Few films in Venice this year have arrived trailing as much controversy in their their wake as Palestinian-Israeli filmmaker Suha Arraf’s new feature Villa Touma, which screens in Venice Critics Week.

Arraf’s drama received a large part of its funding from public sources in Israel but the director wished it to be identified as a Palestinian film.

There have been calls from such prominent figures as Israel’s Culture and Sports Minister Limor Livnat for her to return the Israeli money with which she made the film.

On the eve of her Venice screening, Arraf, respected internationally as the screenwriter of such award winning films as The Syrian Bride and Lemon Tree, said she was baffled by the heated Israeli reaction to Villa Touma.

The writer-director pointed out that she has never denied the film was made with Israeli money. There is nothing in her contract that requires her to present the film as an Israeli production.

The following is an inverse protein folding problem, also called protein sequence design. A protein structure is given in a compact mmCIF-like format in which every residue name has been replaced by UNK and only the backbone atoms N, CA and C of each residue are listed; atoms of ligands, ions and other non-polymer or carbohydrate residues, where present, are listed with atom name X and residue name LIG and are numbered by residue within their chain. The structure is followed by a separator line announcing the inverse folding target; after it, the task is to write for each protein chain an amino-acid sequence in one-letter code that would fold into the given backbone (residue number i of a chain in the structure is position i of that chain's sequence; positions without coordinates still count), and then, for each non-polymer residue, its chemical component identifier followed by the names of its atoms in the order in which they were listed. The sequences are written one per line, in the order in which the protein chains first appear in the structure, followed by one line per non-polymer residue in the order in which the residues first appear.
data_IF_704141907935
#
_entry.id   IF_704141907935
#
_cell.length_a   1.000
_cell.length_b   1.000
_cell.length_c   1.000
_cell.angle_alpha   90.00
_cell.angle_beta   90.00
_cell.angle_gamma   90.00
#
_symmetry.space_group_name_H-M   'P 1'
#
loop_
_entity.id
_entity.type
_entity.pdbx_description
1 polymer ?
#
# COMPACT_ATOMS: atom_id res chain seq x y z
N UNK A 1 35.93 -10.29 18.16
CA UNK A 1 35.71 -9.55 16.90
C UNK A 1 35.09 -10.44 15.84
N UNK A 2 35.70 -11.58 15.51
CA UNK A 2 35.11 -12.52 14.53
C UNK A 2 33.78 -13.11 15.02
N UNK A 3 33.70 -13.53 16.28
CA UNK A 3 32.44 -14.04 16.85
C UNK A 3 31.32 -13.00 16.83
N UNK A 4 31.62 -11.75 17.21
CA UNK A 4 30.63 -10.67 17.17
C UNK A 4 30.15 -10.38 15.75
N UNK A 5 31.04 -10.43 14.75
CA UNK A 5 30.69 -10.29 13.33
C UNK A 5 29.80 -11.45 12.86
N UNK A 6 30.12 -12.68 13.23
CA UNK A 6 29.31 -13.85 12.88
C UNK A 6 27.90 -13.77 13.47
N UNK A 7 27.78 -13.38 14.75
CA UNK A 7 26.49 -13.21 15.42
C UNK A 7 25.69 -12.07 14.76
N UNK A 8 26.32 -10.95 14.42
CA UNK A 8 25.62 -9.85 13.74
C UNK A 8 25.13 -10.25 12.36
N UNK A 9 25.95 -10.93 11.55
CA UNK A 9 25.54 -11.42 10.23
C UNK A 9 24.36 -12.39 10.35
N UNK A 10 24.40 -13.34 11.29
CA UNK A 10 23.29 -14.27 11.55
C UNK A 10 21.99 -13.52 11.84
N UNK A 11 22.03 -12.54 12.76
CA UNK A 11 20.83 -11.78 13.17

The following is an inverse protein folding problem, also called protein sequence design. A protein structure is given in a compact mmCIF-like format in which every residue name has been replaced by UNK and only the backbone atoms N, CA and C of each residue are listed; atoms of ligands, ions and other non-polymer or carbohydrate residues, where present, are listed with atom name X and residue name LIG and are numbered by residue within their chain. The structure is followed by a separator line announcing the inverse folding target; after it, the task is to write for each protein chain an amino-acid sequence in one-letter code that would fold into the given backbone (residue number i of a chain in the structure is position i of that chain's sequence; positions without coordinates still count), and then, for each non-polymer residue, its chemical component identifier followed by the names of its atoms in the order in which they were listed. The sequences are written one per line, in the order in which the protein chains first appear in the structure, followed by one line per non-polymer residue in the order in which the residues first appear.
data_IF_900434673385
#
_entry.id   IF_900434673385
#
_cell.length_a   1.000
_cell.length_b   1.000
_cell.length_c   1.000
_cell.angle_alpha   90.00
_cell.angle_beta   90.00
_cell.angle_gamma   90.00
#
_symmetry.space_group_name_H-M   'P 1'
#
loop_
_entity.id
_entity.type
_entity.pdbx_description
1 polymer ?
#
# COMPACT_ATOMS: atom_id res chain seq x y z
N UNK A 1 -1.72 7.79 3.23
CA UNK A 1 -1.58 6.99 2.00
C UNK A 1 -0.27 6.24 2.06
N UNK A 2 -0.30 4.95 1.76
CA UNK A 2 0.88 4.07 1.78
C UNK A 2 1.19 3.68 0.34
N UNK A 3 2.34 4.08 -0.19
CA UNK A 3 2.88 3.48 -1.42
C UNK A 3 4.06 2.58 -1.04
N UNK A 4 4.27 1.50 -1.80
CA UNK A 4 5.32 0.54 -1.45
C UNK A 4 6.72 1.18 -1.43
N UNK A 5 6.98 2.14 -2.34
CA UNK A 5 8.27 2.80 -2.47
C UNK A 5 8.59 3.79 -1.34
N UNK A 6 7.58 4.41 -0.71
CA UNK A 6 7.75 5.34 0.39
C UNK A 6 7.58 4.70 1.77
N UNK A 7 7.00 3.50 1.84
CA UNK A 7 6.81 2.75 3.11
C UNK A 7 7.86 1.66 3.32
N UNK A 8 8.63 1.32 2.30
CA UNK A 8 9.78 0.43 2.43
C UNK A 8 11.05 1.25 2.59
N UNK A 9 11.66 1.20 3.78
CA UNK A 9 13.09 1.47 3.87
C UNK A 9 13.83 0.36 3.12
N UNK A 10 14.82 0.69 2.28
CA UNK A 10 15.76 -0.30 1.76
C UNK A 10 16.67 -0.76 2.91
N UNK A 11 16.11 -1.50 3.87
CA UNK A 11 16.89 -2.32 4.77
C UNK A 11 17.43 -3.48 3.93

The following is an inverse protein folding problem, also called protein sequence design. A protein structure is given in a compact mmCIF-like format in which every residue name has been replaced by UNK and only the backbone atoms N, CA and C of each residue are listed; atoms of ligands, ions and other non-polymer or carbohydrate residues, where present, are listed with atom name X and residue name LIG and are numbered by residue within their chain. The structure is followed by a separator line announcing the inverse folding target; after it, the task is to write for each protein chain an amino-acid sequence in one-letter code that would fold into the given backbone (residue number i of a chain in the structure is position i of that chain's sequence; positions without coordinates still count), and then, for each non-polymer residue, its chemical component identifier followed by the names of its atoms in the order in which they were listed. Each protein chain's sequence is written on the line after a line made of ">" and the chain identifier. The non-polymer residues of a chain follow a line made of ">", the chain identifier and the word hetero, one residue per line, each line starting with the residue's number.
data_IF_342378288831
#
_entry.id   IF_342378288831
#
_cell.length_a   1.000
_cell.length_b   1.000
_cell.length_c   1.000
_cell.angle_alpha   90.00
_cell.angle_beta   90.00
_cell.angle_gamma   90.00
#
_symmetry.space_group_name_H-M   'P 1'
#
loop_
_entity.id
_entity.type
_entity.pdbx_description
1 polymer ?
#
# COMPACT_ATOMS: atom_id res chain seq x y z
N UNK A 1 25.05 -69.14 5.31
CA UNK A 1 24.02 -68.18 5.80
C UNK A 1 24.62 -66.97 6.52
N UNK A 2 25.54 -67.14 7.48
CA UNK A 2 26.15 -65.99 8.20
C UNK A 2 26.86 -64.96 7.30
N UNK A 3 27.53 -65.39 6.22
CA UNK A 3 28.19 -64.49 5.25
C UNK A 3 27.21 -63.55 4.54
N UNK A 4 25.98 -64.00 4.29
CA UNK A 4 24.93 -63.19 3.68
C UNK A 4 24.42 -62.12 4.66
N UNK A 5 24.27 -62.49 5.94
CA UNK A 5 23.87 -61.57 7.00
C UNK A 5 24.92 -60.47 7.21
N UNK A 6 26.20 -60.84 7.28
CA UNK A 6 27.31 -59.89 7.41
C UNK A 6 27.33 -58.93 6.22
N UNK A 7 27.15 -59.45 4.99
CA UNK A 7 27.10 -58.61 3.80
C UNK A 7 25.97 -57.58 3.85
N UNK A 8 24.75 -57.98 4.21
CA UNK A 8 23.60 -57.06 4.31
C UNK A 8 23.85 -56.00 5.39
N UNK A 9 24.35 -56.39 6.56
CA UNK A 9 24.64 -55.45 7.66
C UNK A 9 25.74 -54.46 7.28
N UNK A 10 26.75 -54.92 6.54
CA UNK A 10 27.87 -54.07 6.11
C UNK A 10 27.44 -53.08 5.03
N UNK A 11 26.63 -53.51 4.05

After the start of the 2014 Israel-Gaza conflict, Arraf observed that Palestinians based in Israel had been subjected to abuse, attacks, sackings and even arrests.

“I was myself attacked two months ago in Tel Aviv because I spoke on my phone in Arabic,” Arraf stated. “They called me ‘dirty Arab’ and said ‘go from here.’ I wasn’t allowed to speak in my own language in Tel Aviv.”

Arraf explained that she submitted her to Venice long before the bombing in Gaza had begun and that she had always intended for it to be identified as a Palestinian film.

“I am an artist and I became a criminal…They are looking for a target and I am an easy target,” Arraf commented.

Villa Touma receives its world premiere in Venice on Sunday and will also screen in Toronto.